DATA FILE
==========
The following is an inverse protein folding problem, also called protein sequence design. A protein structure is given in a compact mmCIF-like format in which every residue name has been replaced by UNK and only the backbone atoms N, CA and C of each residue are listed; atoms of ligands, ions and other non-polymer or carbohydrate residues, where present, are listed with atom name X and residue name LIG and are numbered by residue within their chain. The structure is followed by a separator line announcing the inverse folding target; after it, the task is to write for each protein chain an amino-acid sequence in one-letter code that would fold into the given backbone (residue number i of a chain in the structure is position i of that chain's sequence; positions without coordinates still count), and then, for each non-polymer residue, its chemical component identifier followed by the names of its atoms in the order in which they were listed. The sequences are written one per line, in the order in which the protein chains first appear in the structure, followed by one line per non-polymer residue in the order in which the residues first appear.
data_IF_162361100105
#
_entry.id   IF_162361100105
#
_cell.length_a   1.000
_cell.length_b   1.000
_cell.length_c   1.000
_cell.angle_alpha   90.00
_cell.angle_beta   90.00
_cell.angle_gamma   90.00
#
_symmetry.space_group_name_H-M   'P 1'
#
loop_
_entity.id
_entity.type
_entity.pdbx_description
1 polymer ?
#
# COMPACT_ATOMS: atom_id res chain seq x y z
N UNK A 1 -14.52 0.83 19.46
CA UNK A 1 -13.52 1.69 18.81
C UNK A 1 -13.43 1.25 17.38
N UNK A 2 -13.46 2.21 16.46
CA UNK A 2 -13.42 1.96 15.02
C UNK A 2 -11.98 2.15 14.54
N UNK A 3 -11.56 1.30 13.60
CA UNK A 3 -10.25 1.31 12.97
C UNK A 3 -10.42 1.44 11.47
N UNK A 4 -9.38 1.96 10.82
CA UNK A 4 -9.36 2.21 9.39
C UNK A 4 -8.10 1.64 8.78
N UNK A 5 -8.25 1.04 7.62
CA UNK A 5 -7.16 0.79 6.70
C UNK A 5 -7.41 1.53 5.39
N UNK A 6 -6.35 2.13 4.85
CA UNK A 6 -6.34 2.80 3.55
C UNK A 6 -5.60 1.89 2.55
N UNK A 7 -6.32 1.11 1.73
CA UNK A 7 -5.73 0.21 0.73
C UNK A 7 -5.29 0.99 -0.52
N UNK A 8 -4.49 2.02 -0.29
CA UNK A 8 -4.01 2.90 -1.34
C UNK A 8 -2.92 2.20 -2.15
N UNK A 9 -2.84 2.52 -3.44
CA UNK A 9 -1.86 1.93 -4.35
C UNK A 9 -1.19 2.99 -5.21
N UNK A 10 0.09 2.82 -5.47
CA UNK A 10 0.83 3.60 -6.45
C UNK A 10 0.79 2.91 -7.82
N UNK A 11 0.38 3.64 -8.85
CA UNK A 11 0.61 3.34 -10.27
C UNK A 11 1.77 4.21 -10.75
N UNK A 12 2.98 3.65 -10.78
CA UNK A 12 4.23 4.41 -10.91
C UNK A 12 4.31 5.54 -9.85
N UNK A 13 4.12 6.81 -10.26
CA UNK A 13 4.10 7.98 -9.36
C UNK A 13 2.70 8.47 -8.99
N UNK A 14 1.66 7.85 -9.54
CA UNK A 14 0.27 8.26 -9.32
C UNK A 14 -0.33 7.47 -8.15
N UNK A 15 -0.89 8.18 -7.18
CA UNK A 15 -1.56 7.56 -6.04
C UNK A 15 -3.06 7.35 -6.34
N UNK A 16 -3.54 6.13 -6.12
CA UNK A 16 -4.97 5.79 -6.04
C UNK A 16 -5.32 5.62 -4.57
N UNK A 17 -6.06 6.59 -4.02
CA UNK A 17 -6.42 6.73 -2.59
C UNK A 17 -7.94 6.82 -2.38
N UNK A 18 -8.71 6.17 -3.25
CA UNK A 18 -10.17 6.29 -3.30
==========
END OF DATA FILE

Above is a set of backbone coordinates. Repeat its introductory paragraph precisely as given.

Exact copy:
The following is an inverse protein folding problem, also called protein sequence design. A protein structure is given in a compact mmCIF-like format in which every residue name has been replaced by UNK and only the backbone atoms N, CA and C of each residue are listed; atoms of ligands, ions and other non-polymer or carbohydrate residues, where present, are listed with atom name X and residue name LIG and are numbered by residue within their chain. The structure is followed by a separator line announcing the inverse folding target; after it, the task is to write for each protein chain an amino-acid sequence in one-letter code that would fold into the given backbone (residue number i of a chain in the structure is position i of that chain's sequence; positions without coordinates still count), and then, for each non-polymer residue, its chemical component identifier followed by the names of its atoms in the order in which they were listed. The sequences are written one per line, in the order in which the protein chains first appear in the structure, followed by one line per non-polymer residue in the order in which the residues first appear.